While in Detroit this past Saturday, I saw an advertisement for the new Michael Moore movie denouncing capitalism and the free market system. It irritated me, and then, the more I thought about it, it irritated me more, in ways I didn't expect.
Moore is, first of all, no relation, and, second, not new to iconoclastic filmmaking. His previous cinematic offerings have taken on everything from corporate greed in the car industry to gun control and school shootings to 9/11 conspiracy theories.
What amazes me is not that Michael Moore doesn't like capitalism. It's that he's trying to make money off of his denunciation of capitalism, and using advertising to try to do so. It's almost as though the filmmaker is winking at us, kind of like the Borat character, bilking us for our cash and laughing at our gullibility for giving it to him.
My first reaction to the new Moore movie was a little bit of personal outrage. Still, Moore fits the image of the cash-hungry counter-culturalist Merle Haggard sang about in the '60s as one who "loves our milk and honey" while he "preaches about another way of living." At first I wanted to say, like Haggard, "love it or leave it," and I hope you're able to make a killing selling this movie in Cuba.
My second reaction was to wonder how addled the American public is that no one seems to be recognizing this kind of hypocrisy. Why doesn't the American left have the gumption to say, "This guy is a clown, and he's working at cross purposes with us."
But the more I think about it, Michael Moore isn't all that different from me, and most of the Christians I know.
Michael Moore believes (I'll take him and face value) that the market system is destructive and evil, and should be replaced with something else. He just doesn't want to live in the "something else."
I believe the market system is often destructive and evil, and everything it could be replaced with is even more dehumanizing, until it's replaced with the kingdom of Christ. I don't mind a limited, bounded market system (one that is people-centered, treats workers right, respects the creation, maintains local traditions and the social order).
But I also know what I've received from the prophets and apostles of Jesus. The issue, ultimately, isn't the economic system itself (although that's important). It's the rebellion of money-worship and greed.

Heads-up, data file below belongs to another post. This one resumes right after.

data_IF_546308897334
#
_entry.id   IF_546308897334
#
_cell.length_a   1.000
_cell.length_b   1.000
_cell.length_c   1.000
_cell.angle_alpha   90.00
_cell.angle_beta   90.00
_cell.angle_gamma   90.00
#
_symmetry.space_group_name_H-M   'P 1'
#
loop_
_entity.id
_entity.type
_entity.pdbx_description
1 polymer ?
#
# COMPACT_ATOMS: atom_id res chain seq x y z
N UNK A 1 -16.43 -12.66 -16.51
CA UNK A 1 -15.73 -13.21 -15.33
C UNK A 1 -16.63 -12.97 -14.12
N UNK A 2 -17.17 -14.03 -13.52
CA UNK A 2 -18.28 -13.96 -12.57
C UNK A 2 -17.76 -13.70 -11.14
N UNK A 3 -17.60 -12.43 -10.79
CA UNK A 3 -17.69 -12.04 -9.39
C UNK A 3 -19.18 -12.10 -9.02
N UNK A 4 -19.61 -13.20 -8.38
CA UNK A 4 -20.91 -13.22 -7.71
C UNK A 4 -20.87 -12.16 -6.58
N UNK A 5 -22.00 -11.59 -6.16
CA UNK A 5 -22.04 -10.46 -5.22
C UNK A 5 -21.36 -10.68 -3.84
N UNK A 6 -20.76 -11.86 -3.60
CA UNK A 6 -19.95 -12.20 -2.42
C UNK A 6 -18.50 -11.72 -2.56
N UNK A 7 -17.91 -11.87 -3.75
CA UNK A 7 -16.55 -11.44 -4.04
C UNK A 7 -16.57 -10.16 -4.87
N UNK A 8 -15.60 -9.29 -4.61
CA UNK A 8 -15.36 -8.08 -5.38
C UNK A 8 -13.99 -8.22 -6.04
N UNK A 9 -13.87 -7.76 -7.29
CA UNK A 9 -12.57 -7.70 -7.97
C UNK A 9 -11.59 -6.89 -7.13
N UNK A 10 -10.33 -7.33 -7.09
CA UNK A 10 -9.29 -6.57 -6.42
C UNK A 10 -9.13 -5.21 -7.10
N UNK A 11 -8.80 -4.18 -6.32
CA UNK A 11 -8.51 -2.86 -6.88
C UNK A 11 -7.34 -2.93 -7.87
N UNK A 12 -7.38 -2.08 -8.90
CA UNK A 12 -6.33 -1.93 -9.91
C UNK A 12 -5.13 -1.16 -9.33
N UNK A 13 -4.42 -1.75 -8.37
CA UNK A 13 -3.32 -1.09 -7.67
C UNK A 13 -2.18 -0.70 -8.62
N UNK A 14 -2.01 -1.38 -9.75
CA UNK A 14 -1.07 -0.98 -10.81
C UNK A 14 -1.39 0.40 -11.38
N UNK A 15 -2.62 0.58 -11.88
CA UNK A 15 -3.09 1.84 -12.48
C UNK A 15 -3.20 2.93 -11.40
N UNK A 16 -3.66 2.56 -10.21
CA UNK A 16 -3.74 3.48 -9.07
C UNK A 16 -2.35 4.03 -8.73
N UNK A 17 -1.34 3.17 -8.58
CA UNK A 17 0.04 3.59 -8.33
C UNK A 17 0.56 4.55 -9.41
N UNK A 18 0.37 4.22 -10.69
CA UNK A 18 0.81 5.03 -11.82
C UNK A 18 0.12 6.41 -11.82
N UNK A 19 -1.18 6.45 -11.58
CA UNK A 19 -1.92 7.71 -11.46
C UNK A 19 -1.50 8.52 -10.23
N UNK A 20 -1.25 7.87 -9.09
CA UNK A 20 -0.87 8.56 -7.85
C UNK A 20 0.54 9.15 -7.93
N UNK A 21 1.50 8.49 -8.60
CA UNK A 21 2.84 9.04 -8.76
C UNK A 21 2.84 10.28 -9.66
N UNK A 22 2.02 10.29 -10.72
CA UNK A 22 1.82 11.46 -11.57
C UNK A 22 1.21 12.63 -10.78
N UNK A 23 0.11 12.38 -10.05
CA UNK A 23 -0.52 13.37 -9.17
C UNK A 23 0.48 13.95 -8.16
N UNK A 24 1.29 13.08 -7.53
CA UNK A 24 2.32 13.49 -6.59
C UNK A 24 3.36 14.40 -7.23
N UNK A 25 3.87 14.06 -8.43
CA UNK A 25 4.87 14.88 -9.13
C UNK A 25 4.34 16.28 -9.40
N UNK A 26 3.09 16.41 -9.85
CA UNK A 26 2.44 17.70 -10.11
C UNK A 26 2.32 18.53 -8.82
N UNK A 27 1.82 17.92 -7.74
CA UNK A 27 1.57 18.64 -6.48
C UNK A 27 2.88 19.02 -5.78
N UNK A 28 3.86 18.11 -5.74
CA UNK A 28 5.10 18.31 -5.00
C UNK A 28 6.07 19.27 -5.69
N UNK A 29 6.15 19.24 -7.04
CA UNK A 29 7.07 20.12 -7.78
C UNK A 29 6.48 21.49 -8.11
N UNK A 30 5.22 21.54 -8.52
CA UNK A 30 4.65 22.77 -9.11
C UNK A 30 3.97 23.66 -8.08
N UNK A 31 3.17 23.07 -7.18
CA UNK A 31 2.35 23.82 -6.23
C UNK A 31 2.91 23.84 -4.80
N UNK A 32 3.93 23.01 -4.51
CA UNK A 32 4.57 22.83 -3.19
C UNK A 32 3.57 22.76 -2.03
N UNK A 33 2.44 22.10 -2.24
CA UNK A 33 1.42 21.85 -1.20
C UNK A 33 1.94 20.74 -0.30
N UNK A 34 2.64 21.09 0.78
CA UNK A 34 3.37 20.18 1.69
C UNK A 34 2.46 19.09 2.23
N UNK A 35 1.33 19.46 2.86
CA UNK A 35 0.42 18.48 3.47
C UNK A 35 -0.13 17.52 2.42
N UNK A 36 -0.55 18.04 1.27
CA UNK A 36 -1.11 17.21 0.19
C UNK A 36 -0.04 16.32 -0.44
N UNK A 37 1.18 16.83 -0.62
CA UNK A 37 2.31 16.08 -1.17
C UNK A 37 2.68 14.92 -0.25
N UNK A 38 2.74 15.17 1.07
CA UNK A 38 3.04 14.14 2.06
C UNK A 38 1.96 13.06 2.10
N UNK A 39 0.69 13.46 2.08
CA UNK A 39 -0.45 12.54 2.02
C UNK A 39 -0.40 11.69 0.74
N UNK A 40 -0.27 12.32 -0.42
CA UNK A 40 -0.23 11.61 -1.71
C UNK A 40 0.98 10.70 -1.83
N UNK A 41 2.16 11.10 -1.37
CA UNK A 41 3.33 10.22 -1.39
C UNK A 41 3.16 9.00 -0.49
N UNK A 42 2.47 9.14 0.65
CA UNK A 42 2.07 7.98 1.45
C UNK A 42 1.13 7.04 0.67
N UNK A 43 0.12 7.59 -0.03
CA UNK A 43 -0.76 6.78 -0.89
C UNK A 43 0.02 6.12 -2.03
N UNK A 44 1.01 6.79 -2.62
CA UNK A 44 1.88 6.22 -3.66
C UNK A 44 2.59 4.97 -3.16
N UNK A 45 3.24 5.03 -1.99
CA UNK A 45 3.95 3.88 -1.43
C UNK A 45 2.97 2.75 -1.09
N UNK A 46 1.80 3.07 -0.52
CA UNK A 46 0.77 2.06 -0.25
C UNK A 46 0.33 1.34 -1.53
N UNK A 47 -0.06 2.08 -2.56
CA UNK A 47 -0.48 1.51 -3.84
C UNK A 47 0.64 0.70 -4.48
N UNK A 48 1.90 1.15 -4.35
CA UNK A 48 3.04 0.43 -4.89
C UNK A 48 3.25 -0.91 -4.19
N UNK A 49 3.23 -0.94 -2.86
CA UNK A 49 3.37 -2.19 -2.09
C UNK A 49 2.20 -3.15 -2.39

I know as a follower of Christ Jesus that one of the most dangerous forces in this age is the passion for money or, more often, the passion for things. I know what Jesus has taught us that Mammon is a god, and a jealous one at that.
And yet, I'm able to know this, believe this, think this, while having too many of my decisions made by "care for tomorrow," even though I'm able to repeat back from memory what Jesus said about this.
Yes, Michael Moore is a hypocrite. But aren't we all. And shouldn't his hypocrisy remind us to take up the plank in our own eye, and start giving away some money, some stuff, from our homes and, more importantly, from our affections.
This is, as the Scriptures repeatedly emphasize, not a simple thing to do. And the Bible nowhere calls us to a kind of mechanistic legalism to put a hedge around the temptation of Mammonism. But it's awfully hard to see our captivity to wealth when the poorest among us is richer, by world standards, than the rich young ruler would have been, richer than Nebuchadnezzar in all his glory.
American Christians are starting to awaken somewhat to what our fat affluence has done to our supposedly counter-cultural gospel. One can only imagine that, as we speak, some evangelical trinket-maker is designing wall decorations that say "Money is the root of all kinds of evil" to sell to us, as "reminders."
I hope I'm able to see a love of Mammon more and more clearly in my own life, and not just in the other Moore's situation. The issue isn't capitalism vs. socialism, and it certainly isn't Michael Moore's hypocritical antics.
After all, a "serve two masters" hypocrisy is much worse when one of those masters is supposed to be Jesus.
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